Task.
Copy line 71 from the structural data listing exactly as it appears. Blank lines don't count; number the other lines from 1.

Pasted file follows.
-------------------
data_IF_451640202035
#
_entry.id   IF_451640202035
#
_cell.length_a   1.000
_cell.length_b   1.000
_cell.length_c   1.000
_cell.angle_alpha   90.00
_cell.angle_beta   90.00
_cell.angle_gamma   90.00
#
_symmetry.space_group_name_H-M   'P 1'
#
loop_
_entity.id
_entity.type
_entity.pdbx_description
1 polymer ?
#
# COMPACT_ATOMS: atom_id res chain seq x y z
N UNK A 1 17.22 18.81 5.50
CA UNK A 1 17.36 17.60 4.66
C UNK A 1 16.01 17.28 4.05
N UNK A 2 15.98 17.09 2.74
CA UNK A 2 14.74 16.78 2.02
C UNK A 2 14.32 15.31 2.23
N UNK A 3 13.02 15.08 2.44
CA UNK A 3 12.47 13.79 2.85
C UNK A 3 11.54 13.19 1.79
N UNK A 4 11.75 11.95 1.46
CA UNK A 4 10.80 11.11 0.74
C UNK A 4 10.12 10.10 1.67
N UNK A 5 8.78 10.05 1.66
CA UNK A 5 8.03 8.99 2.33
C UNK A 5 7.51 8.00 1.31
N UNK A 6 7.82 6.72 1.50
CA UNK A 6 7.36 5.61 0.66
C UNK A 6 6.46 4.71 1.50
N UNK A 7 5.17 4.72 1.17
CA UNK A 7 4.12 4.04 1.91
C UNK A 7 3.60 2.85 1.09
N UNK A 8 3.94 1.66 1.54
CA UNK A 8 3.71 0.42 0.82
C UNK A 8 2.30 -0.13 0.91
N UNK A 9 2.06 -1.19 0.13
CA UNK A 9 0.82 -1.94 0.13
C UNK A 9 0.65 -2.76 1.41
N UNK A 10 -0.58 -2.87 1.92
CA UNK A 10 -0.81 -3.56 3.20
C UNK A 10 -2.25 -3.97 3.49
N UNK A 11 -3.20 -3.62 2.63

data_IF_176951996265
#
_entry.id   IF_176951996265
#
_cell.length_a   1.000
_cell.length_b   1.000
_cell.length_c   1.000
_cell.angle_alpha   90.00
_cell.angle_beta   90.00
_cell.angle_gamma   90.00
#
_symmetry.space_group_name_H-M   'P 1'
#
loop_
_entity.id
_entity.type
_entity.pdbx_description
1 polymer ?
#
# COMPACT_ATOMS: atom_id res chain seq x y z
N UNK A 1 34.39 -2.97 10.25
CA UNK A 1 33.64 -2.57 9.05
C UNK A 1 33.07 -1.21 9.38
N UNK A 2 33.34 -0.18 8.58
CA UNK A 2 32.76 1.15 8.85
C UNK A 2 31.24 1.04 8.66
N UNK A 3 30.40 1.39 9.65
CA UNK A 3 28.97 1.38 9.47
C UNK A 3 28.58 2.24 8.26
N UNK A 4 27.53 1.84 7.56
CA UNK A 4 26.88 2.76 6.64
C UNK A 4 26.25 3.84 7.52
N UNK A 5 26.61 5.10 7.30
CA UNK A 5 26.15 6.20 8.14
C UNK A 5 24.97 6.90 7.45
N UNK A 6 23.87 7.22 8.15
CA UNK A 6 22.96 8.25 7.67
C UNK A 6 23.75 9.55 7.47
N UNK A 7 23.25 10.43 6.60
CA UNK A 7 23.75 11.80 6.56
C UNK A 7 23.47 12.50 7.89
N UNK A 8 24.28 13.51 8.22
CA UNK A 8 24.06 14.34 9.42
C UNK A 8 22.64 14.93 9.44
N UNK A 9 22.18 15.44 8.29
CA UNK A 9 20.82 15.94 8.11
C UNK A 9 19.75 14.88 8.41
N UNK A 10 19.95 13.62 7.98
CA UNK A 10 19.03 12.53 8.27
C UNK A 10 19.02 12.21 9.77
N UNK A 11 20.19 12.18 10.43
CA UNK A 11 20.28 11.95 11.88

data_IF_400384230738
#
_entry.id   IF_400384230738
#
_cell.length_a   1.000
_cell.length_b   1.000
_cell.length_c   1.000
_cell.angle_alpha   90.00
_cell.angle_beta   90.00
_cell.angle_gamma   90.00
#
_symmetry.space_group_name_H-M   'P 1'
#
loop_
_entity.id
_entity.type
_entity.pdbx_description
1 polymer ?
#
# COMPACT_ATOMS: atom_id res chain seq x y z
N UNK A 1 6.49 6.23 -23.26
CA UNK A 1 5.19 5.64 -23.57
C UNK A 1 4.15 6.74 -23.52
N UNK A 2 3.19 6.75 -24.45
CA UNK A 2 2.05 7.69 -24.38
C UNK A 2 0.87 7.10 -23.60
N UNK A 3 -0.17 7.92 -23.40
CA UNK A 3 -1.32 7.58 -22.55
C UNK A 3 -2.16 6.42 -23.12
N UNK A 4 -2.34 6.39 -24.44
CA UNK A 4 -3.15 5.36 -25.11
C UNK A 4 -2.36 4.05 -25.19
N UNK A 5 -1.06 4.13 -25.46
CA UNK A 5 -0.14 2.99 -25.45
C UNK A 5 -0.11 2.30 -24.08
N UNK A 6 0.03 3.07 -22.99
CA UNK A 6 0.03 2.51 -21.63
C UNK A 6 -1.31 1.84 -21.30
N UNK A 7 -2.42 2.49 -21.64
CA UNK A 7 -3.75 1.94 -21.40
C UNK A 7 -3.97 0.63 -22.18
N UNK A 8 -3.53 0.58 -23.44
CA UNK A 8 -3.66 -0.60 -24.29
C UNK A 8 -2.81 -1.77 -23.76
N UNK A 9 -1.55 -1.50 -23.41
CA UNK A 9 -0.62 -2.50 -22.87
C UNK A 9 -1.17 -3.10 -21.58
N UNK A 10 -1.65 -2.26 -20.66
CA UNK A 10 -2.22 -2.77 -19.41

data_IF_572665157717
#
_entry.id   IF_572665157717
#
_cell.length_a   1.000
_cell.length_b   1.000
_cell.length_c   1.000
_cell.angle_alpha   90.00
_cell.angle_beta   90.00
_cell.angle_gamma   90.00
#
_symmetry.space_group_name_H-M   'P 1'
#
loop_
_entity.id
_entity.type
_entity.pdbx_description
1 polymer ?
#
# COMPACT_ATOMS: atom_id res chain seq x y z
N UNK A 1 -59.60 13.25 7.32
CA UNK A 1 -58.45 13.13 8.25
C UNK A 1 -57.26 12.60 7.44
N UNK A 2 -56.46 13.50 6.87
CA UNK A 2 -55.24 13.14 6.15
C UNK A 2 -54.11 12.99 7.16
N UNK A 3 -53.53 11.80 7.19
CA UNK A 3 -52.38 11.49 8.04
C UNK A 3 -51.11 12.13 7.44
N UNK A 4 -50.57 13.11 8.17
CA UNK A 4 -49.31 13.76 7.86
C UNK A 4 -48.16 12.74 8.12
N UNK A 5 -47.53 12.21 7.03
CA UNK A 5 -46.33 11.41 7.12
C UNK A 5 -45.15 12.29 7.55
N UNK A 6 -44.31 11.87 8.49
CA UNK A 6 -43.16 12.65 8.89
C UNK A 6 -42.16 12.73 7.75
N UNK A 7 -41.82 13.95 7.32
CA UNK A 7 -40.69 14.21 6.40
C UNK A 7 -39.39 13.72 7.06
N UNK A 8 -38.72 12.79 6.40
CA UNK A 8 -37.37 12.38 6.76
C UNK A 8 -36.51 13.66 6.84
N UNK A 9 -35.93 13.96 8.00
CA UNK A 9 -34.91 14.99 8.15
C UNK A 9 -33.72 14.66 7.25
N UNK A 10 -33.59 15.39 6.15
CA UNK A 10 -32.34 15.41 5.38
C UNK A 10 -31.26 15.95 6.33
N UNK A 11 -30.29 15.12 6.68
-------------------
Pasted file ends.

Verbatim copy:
# COMPACT_ATOMS: atom_id res chain seq x y z